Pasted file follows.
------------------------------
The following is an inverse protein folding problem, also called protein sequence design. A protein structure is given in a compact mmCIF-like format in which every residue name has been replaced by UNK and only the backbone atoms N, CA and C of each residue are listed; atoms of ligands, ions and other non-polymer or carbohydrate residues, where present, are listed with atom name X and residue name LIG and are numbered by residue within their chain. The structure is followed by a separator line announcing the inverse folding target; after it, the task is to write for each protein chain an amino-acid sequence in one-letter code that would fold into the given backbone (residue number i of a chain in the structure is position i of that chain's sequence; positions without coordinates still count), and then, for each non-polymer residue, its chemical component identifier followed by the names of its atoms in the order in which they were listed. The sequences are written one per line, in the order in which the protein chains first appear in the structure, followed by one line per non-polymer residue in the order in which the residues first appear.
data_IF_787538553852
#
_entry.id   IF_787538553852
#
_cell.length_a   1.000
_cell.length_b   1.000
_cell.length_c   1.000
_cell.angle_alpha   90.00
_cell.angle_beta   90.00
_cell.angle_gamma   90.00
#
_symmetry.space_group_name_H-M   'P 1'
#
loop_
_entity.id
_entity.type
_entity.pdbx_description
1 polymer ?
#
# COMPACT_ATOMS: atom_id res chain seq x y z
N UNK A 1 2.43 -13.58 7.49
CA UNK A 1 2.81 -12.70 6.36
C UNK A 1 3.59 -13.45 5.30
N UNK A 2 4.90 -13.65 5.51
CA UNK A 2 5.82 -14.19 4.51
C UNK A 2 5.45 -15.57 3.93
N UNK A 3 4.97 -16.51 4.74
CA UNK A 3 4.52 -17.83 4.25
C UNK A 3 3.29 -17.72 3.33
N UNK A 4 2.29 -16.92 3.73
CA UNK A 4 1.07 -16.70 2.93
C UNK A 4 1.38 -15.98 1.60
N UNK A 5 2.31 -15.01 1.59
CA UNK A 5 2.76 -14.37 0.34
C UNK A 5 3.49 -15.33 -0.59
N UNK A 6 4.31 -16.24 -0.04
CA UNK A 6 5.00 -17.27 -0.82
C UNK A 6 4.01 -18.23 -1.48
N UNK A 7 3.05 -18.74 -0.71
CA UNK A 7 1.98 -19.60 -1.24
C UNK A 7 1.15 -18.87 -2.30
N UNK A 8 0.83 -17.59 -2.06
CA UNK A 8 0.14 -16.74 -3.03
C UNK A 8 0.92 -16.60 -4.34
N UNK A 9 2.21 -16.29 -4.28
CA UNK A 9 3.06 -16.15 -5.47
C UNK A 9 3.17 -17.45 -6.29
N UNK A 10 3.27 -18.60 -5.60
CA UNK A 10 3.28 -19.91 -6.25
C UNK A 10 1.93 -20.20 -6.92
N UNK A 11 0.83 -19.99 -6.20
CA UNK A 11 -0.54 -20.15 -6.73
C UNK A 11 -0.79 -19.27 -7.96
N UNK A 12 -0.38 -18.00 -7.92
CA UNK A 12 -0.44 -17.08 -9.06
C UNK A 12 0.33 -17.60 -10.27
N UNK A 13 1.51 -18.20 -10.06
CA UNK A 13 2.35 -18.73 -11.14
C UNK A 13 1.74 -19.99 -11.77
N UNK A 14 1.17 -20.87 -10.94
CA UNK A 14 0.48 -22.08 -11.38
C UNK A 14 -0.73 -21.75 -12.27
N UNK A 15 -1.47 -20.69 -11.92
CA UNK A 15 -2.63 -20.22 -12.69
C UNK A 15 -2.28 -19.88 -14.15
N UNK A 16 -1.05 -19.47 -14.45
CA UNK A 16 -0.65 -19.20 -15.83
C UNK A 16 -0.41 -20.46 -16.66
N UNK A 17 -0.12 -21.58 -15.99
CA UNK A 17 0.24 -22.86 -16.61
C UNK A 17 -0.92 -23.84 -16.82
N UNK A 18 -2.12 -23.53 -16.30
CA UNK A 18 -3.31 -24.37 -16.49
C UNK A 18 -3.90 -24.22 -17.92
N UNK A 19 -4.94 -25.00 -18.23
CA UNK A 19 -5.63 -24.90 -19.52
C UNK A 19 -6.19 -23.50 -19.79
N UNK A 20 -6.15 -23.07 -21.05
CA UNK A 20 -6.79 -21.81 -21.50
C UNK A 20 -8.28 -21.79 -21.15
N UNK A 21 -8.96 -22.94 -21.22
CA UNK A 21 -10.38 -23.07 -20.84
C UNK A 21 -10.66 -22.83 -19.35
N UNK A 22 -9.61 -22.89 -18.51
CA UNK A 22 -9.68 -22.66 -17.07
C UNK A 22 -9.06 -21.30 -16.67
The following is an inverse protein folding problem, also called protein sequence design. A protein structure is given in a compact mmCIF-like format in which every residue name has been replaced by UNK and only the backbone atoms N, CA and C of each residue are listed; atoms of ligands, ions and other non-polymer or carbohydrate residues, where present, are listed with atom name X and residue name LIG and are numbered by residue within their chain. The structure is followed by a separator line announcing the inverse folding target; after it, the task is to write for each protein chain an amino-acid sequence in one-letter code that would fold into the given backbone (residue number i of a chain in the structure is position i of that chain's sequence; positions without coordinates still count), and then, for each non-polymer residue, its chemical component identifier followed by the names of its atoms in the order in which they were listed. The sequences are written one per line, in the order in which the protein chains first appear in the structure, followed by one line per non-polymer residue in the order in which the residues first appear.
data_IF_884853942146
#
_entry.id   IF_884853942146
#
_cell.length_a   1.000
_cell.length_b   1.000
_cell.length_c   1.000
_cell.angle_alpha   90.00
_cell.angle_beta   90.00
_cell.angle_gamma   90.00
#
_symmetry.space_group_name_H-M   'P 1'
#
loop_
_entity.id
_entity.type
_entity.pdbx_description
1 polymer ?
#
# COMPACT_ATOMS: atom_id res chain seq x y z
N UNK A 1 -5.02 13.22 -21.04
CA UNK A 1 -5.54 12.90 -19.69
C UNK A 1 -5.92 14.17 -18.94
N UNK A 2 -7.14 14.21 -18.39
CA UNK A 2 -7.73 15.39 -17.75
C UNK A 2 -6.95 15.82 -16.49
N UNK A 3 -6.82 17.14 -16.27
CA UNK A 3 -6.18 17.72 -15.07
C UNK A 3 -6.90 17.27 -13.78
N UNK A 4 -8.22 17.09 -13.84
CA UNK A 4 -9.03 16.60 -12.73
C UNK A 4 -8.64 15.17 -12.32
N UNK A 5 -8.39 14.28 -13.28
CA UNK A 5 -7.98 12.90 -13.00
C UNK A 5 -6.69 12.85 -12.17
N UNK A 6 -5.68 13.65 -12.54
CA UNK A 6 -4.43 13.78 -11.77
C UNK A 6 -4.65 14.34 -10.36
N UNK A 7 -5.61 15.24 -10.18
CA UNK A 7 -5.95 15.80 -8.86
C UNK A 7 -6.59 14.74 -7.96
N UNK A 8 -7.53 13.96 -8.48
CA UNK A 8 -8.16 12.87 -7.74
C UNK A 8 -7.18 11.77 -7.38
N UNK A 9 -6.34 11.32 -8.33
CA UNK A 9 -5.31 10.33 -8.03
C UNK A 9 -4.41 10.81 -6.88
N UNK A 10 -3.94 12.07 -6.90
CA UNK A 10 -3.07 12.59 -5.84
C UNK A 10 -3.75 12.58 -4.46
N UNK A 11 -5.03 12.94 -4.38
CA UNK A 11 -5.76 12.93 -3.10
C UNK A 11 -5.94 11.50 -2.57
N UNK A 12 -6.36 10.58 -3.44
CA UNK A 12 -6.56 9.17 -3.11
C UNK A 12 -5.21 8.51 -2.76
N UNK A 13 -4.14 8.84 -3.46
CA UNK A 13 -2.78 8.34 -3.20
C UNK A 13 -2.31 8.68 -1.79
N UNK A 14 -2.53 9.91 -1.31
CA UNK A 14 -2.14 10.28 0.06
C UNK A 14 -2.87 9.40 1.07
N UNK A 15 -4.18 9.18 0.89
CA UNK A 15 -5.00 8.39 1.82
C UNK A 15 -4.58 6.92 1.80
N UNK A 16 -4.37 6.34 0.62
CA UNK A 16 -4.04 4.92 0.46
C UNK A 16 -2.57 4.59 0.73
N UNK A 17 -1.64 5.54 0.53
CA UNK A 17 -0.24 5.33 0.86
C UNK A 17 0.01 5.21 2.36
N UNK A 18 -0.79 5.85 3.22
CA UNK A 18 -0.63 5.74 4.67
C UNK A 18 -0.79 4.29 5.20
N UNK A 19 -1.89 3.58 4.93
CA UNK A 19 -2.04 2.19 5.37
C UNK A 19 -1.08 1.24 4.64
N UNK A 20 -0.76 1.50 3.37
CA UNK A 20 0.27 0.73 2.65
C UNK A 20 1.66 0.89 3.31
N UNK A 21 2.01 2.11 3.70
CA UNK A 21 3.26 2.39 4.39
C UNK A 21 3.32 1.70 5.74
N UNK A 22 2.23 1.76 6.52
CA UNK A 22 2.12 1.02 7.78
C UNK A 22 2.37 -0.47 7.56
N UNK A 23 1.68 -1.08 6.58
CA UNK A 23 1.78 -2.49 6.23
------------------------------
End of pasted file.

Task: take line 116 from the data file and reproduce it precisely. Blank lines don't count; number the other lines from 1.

CA UNK A 3 -6.18 17.72 -15.07